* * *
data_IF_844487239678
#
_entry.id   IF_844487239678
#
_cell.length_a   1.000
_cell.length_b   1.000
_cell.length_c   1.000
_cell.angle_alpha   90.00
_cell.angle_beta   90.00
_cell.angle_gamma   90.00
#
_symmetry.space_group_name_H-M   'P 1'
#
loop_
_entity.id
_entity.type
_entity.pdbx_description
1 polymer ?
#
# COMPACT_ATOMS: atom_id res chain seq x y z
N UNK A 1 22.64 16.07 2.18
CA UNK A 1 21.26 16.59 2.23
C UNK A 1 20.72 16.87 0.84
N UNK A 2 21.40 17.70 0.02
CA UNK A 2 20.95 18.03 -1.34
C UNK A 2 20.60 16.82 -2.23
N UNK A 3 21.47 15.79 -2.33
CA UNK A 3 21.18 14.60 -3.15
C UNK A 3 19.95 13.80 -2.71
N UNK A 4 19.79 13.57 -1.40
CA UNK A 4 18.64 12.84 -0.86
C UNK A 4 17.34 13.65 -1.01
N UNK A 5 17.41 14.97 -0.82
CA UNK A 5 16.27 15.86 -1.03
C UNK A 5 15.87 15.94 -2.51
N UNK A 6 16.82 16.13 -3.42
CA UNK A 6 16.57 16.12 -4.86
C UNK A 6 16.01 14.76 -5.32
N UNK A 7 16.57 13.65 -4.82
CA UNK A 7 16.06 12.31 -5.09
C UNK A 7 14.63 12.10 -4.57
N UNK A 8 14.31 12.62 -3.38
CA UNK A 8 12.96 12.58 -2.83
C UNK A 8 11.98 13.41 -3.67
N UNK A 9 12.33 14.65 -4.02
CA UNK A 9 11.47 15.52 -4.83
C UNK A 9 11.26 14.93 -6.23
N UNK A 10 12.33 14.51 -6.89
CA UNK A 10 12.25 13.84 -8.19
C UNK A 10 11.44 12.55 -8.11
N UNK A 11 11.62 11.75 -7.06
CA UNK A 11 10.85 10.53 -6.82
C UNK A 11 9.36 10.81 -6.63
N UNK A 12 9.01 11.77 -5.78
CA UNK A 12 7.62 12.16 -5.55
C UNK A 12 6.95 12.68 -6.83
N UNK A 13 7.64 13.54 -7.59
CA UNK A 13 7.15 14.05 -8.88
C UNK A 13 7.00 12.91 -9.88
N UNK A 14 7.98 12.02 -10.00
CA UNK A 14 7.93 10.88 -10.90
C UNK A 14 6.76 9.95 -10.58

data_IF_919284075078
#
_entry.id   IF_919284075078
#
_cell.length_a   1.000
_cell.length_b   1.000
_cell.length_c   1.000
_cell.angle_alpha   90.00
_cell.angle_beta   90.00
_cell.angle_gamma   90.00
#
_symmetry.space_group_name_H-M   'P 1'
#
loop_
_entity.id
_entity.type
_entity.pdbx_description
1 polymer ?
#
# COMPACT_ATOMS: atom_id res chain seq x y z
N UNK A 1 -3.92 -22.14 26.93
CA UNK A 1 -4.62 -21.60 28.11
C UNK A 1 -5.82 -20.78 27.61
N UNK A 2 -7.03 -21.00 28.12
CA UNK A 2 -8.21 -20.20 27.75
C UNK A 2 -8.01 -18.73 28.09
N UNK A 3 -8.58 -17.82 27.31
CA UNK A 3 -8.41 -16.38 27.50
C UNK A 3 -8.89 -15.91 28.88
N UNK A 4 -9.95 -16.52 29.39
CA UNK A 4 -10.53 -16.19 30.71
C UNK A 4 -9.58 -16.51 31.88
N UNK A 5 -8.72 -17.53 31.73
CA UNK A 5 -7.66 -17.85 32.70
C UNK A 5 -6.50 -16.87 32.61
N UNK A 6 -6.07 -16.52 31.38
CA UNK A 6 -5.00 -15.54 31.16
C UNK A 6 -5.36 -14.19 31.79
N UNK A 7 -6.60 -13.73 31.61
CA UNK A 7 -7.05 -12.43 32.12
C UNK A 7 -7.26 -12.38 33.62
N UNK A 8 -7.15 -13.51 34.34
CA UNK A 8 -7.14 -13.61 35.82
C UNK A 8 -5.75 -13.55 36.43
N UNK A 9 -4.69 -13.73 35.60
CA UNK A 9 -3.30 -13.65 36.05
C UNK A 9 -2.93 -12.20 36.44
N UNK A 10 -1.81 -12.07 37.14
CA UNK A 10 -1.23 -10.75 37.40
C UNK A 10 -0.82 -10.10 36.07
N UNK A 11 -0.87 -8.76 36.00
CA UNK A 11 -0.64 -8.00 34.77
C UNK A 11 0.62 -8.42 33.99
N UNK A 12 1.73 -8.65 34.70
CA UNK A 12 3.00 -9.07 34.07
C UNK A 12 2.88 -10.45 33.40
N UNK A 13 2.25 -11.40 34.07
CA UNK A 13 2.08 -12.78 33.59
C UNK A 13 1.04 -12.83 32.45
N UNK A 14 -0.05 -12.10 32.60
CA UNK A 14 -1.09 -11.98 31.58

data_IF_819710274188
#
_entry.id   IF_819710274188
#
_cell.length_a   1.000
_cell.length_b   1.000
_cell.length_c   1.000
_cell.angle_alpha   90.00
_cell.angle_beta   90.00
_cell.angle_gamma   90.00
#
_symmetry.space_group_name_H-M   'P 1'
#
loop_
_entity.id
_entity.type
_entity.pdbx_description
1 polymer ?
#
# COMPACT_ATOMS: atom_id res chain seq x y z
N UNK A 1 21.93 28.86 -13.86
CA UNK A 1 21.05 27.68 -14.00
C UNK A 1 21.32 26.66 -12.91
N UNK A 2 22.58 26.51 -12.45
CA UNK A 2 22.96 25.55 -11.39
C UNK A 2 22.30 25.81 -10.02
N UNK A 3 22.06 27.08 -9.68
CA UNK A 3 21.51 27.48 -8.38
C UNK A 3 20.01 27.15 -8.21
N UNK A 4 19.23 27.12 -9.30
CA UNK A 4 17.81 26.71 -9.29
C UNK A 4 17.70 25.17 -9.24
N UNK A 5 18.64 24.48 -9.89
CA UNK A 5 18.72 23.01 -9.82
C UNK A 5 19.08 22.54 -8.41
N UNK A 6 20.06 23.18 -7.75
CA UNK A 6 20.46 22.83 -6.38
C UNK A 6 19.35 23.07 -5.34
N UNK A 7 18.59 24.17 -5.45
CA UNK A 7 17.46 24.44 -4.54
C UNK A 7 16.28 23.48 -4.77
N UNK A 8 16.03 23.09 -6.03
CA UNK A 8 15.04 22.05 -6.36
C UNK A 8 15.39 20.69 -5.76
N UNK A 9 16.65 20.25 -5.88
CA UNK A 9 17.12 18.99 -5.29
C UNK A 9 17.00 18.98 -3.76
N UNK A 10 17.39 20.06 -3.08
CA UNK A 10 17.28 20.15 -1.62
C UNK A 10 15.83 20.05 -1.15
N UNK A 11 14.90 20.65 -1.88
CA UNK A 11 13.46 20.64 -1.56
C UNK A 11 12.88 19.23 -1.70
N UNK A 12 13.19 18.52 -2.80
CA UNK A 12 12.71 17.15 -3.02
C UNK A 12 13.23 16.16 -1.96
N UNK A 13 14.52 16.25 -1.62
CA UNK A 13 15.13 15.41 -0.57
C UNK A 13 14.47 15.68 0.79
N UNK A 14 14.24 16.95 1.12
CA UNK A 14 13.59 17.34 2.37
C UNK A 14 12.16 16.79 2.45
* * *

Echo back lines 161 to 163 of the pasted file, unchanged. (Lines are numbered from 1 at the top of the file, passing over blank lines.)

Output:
C UNK A 6 19.35 23.07 -5.34
N UNK A 7 18.59 24.17 -5.45
CA UNK A 7 17.46 24.44 -4.54